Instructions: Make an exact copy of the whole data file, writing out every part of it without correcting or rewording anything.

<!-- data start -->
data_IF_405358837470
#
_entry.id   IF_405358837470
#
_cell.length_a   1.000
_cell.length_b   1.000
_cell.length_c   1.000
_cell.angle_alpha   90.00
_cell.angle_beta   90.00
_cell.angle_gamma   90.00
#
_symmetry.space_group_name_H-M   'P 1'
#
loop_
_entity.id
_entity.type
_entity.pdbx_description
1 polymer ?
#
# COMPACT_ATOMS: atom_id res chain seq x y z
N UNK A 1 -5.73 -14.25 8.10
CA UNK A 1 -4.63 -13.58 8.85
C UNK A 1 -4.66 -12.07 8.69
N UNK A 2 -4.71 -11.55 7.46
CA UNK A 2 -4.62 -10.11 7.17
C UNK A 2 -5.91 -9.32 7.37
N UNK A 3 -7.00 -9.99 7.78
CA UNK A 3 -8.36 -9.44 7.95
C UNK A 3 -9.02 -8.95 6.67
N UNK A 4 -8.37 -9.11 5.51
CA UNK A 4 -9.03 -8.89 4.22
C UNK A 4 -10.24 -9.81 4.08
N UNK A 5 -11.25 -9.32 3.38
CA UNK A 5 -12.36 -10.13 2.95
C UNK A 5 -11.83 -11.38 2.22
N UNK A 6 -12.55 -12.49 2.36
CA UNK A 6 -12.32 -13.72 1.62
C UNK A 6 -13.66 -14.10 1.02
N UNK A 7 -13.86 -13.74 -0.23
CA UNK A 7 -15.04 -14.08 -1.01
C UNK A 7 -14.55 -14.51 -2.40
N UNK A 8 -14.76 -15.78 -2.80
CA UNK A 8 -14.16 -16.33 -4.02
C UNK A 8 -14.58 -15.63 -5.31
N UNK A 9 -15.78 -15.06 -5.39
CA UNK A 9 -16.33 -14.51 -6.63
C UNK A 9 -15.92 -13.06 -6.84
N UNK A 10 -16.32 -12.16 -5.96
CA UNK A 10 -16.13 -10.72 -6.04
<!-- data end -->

data_IF_405358837470
#
_entry.id   IF_405358837470
#
_cell.length_a   1.000
_cell.length_b   1.000
_cell.length_c   1.000
_cell.angle_alpha   90.00
_cell.angle_beta   90.00
_cell.angle_gamma   90.00
#
_symmetry.space_group_name_H-M   'P 1'
#
loop_
_entity.id
_entity.type
_entity.pdbx_description
1 polymer ?
#
# COMPACT_ATOMS: atom_id res chain seq x y z
N UNK A 1 -5.73 -14.25 8.10
CA UNK A 1 -4.63 -13.58 8.85
C UNK A 1 -4.66 -12.07 8.69
N UNK A 2 -4.71 -11.55 7.46
CA UNK A 2 -4.62 -10.11 7.17
C UNK A 2 -5.91 -9.32 7.37
N UNK A 3 -7.00 -9.99 7.78
CA UNK A 3 -8.36 -9.44 7.95
C UNK A 3 -9.02 -8.95 6.67
N UNK A 4 -8.37 -9.11 5.51
CA UNK A 4 -9.03 -8.89 4.22
C UNK A 4 -10.24 -9.81 4.08
N UNK A 5 -11.25 -9.32 3.38
CA UNK A 5 -12.36 -10.13 2.95
C UNK A 5 -11.83 -11.38 2.22
N UNK A 6 -12.55 -12.49 2.36
CA UNK A 6 -12.32 -13.72 1.62
C UNK A 6 -13.66 -14.10 1.02
N UNK A 7 -13.86 -13.74 -0.23
CA UNK A 7 -15.04 -14.08 -1.01
C UNK A 7 -14.55 -14.51 -2.40
N UNK A 8 -14.76 -15.78 -2.80
CA UNK A 8 -14.16 -16.33 -4.02
C UNK A 8 -14.58 -15.63 -5.31
N UNK A 9 -15.78 -15.06 -5.39
CA UNK A 9 -16.33 -14.51 -6.63
C UNK A 9 -15.92 -13.06 -6.84
N UNK A 10 -16.32 -12.16 -5.96
CA UNK A 10 -16.13 -10.72 -6.04